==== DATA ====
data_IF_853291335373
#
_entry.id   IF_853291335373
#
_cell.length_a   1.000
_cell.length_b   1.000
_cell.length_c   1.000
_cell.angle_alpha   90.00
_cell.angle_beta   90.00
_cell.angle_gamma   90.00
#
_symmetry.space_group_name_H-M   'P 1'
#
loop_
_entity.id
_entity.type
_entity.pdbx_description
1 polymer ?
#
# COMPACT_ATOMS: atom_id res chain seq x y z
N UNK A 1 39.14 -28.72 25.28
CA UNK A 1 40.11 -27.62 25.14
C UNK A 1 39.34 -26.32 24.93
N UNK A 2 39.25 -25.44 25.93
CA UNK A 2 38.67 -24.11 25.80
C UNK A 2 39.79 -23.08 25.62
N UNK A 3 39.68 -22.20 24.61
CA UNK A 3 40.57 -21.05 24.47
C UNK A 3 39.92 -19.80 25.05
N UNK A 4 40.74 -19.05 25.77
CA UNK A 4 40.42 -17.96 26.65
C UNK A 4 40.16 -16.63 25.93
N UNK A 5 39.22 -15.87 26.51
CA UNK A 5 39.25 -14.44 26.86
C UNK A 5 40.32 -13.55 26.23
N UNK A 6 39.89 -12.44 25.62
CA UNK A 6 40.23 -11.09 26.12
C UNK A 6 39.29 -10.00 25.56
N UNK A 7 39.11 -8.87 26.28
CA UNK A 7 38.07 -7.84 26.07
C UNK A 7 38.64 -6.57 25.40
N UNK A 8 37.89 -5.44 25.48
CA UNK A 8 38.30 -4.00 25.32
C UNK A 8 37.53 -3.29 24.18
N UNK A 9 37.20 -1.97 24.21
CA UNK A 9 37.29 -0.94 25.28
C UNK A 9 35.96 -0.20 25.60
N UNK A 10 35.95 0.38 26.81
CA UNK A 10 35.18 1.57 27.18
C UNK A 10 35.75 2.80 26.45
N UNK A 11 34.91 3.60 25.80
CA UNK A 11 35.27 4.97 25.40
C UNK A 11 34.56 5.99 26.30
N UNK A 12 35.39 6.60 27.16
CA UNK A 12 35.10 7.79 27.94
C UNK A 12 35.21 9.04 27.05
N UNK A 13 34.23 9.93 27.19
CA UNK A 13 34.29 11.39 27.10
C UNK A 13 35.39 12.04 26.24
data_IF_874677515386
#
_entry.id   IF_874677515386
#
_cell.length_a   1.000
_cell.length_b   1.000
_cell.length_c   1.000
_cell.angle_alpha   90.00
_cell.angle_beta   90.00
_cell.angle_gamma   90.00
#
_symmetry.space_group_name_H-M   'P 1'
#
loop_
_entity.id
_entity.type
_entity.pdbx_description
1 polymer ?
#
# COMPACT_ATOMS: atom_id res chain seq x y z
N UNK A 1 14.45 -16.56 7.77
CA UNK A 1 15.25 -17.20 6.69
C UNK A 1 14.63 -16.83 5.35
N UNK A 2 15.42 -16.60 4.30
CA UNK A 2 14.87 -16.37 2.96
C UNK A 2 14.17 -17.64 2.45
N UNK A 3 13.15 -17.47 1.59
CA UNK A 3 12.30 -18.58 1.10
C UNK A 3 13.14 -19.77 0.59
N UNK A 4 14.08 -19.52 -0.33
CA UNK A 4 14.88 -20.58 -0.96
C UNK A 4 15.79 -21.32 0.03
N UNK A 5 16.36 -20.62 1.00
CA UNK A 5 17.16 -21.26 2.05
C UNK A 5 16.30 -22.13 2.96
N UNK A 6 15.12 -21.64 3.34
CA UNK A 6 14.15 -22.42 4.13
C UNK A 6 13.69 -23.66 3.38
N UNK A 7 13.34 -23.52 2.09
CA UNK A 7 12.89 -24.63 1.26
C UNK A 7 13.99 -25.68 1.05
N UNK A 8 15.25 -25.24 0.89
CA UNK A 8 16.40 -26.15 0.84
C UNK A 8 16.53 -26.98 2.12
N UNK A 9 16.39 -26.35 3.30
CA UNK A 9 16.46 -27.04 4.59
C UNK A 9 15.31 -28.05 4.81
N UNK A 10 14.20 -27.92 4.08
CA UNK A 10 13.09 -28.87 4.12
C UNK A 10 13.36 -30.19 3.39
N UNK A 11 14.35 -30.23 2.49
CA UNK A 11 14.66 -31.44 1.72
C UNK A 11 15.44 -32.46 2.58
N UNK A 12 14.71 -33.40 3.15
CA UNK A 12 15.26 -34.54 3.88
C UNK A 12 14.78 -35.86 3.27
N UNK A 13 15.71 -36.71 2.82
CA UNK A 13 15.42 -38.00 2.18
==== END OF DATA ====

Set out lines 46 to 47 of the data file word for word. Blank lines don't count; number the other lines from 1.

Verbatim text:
CA UNK A 9 37.29 -0.94 25.28
C UNK A 9 35.96 -0.20 25.60